Purchase this article with an account.
Margaret Moulson, Benjamin Balas, Charles Nelson, Pawan Sinha; EEG correlates of categorical and graded face perception. Journal of Vision 2008;8(6):533. doi: 10.1167/8.6.533.
Download citation file:
© ARVO (1962-2015); The Authors (2016-present)
Face perception is a critical social ability that is subserved by distinct neural systems. Previous research has shown that faces elicit a distinct electrophysiological signature, the N170, which has a larger amplitude and shorter latency in response to faces compared to other objects. However, determining the face specificity of any neural marker for face perception hinges on finding an appropriate control stimulus. Our goal was to use a state-of-the-art computational model of face detection to create a novel stimulus set consisting of 300 images on a continuum from no similarity to faces to genuine faces, in order to explore the neural correlates of face perception in a principled way. Behaviorally, human observers accurately categorized these images as faces or non-faces, but their pair-wise ratings confirmed that the non-face images spanned a continuum of image-level similarity to faces, from no similarity to high similarity. High-density (128-channel) event-related potentials (ERPs) were recorded while 9 adult subjects viewed all 300 images in random order, and determined whether each image was a face or non-face. The goal of our analyses was to determine if the ERP signal reflects strict face/non-face categorization, or rather the continuum of “face-ness” built in to these images. Interestingly, we found evidence for both categorical and graded responses using two different kinds of analyses. Traditional waveform analyses revealed that the N170 component over occipitotemporal electrodes was larger in amplitude for faces compared to all non-faces, even those that were high in image similarity to faces, suggesting a categorical distinction between faces and non-faces. By contrast, single-trial classification across the entire waveform, using machine learning techniques, revealed that high-similarity non-face images were harder to classify as non-faces compared to low-similarity non-faces. These results suggest that both categorical and graded information are available but ‘multiplexed’ in a subset of the ERP signals.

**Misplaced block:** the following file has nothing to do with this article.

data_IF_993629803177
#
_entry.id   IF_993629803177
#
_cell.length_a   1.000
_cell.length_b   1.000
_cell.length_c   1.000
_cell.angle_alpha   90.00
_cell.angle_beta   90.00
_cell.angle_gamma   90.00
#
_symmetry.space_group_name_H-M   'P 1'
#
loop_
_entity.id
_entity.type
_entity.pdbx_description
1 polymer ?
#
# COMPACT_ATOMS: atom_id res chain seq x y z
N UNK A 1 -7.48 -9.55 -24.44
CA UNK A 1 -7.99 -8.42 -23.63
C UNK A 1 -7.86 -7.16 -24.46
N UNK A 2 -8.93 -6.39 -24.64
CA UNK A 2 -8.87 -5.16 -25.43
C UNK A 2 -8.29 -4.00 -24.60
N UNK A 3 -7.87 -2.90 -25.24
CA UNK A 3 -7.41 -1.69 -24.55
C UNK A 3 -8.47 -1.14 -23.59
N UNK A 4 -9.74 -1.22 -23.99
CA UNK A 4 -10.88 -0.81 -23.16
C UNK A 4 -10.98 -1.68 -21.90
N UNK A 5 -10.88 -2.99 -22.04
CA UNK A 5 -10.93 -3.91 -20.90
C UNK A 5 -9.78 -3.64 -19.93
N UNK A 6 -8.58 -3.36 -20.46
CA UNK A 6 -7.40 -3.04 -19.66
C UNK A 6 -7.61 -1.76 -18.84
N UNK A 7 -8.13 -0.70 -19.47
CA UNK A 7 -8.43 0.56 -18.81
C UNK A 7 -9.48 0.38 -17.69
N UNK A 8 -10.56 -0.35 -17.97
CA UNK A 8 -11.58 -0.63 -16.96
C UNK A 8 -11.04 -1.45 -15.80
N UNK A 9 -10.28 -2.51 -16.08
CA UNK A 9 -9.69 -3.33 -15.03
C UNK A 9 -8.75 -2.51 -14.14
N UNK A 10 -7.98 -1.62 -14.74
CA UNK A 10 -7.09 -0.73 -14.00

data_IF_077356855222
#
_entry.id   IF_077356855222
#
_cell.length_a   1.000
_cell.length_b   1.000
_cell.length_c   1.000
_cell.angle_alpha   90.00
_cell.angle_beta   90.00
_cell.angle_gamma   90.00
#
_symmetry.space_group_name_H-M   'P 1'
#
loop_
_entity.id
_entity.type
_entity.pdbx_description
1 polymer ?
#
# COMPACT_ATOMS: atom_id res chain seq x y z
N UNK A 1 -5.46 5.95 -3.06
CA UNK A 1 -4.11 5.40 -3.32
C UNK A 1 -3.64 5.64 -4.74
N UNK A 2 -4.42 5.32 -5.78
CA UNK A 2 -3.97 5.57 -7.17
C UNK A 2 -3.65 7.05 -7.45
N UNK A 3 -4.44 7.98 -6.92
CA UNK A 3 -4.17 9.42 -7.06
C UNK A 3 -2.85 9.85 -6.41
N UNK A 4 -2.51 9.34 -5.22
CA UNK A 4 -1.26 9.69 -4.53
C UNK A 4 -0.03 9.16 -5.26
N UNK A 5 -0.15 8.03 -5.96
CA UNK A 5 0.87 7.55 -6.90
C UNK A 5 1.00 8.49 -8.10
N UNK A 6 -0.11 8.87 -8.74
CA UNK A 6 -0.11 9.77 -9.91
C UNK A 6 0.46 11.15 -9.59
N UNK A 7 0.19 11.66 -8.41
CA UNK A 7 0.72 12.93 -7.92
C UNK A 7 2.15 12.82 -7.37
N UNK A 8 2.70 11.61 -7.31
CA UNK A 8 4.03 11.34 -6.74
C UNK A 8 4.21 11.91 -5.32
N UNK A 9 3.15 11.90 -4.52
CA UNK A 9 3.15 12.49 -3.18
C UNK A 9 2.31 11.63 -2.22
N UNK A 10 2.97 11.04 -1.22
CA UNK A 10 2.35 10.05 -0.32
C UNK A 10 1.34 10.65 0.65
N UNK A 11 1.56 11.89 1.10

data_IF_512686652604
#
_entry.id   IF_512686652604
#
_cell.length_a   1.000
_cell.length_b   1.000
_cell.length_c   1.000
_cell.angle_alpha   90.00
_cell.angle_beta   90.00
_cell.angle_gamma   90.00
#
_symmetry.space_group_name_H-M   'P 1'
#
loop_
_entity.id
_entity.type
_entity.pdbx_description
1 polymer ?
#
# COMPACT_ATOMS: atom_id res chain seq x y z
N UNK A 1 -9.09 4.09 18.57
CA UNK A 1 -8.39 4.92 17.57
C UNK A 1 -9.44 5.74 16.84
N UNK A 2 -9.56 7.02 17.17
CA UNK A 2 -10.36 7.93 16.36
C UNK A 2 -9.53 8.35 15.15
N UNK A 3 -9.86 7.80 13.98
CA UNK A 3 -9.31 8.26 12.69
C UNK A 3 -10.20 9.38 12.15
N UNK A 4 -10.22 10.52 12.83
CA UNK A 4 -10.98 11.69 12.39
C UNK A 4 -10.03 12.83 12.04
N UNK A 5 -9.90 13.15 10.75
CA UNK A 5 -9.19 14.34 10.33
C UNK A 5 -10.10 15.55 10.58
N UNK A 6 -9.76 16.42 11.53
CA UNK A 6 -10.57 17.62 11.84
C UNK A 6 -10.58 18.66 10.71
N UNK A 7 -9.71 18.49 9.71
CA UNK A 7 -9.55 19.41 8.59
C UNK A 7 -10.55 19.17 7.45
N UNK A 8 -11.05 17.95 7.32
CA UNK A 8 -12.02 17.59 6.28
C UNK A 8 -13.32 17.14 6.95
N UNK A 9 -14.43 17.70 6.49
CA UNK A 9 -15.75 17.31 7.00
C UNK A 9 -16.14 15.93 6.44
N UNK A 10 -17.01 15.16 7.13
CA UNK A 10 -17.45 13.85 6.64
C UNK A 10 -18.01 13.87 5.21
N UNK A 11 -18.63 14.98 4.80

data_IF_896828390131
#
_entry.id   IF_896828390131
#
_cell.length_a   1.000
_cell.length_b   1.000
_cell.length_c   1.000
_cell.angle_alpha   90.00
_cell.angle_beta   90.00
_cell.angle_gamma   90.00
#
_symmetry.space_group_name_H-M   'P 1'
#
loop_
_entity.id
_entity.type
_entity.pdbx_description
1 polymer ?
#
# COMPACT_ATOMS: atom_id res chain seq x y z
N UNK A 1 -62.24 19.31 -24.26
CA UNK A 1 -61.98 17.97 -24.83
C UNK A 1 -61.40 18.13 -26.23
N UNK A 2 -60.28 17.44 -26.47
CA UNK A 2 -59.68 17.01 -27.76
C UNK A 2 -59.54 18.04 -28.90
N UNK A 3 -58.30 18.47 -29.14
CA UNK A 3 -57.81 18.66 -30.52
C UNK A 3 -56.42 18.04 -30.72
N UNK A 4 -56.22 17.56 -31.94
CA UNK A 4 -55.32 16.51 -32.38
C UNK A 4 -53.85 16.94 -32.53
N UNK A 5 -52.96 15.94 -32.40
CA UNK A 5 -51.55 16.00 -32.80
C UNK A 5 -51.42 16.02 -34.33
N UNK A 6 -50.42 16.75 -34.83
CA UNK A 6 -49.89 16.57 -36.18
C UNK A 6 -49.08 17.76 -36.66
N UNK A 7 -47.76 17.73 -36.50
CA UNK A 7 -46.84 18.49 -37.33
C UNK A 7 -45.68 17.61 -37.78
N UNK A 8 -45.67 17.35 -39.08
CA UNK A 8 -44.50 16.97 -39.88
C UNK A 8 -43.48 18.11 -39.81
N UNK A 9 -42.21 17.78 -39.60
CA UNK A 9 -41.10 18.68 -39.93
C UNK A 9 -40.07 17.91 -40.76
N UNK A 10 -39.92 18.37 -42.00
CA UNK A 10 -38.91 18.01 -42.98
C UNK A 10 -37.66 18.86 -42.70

This PDF is available to Subscribers Only